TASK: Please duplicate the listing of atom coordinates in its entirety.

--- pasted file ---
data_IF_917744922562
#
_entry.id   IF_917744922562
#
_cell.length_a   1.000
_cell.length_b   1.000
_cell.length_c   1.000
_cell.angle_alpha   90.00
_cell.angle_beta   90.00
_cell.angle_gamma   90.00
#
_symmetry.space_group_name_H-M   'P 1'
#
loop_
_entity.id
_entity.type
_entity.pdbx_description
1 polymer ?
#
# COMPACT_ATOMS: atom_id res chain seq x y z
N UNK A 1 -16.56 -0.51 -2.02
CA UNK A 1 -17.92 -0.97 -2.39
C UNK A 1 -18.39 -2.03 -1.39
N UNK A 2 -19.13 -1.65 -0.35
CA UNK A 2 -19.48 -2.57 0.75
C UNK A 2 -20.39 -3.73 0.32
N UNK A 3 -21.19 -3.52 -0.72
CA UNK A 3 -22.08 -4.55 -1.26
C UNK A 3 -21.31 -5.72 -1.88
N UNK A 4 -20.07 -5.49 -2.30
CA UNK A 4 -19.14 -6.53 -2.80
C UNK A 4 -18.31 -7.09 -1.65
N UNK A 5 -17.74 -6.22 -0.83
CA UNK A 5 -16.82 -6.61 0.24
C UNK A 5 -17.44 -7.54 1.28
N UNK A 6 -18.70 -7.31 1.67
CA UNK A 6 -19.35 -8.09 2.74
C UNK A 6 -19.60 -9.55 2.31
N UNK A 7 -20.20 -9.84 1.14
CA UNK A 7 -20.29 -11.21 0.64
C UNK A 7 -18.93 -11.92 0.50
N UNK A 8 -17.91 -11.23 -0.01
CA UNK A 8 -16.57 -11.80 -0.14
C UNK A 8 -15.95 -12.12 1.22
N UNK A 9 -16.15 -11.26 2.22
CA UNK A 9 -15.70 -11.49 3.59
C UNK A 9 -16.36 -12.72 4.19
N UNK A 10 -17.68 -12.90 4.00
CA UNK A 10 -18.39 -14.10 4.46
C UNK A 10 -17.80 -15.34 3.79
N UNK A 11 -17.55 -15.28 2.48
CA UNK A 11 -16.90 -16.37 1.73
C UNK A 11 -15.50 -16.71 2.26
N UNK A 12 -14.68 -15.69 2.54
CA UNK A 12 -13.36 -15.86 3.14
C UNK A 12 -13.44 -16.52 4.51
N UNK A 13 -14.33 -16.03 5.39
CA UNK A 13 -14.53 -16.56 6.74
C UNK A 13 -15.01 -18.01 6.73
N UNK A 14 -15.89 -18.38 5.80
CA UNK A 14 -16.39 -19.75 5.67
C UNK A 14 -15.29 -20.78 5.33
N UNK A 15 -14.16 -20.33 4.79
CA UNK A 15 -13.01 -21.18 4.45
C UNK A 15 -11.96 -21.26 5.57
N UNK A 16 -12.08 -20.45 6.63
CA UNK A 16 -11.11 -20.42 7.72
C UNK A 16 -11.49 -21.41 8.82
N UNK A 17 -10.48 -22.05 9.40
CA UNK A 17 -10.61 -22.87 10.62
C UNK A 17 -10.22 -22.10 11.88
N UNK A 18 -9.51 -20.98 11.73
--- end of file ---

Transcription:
data_IF_917744922562
#
_entry.id   IF_917744922562
#
_cell.length_a   1.000
_cell.length_b   1.000
_cell.length_c   1.000
_cell.angle_alpha   90.00
_cell.angle_beta   90.00
_cell.angle_gamma   90.00
#
_symmetry.space_group_name_H-M   'P 1'
#
loop_
_entity.id
_entity.type
_entity.pdbx_description
1 polymer ?
#
# COMPACT_ATOMS: atom_id res chain seq x y z
N UNK A 1 -16.56 -0.51 -2.02
CA UNK A 1 -17.92 -0.97 -2.39
C UNK A 1 -18.39 -2.03 -1.39
N UNK A 2 -19.13 -1.65 -0.35
CA UNK A 2 -19.48 -2.57 0.75
C UNK A 2 -20.39 -3.73 0.32
N UNK A 3 -21.19 -3.52 -0.72
CA UNK A 3 -22.08 -4.55 -1.26
C UNK A 3 -21.31 -5.72 -1.88
N UNK A 4 -20.07 -5.49 -2.30
CA UNK A 4 -19.14 -6.53 -2.80
C UNK A 4 -18.31 -7.09 -1.65
N UNK A 5 -17.74 -6.22 -0.83
CA UNK A 5 -16.82 -6.61 0.24
C UNK A 5 -17.44 -7.54 1.28
N UNK A 6 -18.70 -7.31 1.67
CA UNK A 6 -19.35 -8.09 2.74
C UNK A 6 -19.60 -9.55 2.31
N UNK A 7 -20.20 -9.84 1.14
CA UNK A 7 -20.29 -11.21 0.64
C UNK A 7 -18.93 -11.92 0.50
N UNK A 8 -17.91 -11.23 -0.01
CA UNK A 8 -16.57 -11.80 -0.14
C UNK A 8 -15.95 -12.12 1.22
N UNK A 9 -16.15 -11.26 2.22
CA UNK A 9 -15.70 -11.49 3.59
C UNK A 9 -16.36 -12.72 4.19
N UNK A 10 -17.68 -12.90 4.00
CA UNK A 10 -18.39 -14.10 4.46
C UNK A 10 -17.80 -15.34 3.79
N UNK A 11 -17.55 -15.28 2.48
CA UNK A 11 -16.90 -16.37 1.73
C UNK A 11 -15.50 -16.71 2.26
N UNK A 12 -14.68 -15.69 2.54
CA UNK A 12 -13.36 -15.86 3.14
C UNK A 12 -13.44 -16.52 4.51
N UNK A 13 -14.33 -16.03 5.39
CA UNK A 13 -14.53 -16.56 6.74
C UNK A 13 -15.01 -18.01 6.73
N UNK A 14 -15.89 -18.38 5.80
CA UNK A 14 -16.39 -19.75 5.67
C UNK A 14 -15.29 -20.78 5.33
N UNK A 15 -14.16 -20.33 4.79
CA UNK A 15 -13.01 -21.18 4.45
C UNK A 15 -11.96 -21.26 5.57
N UNK A 16 -12.08 -20.45 6.63
CA UNK A 16 -11.11 -20.42 7.72
C UNK A 16 -11.49 -21.41 8.82
N UNK A 17 -10.48 -22.05 9.40
CA UNK A 17 -10.61 -22.87 10.62
C UNK A 17 -10.22 -22.10 11.88
N UNK A 18 -9.51 -20.98 11.73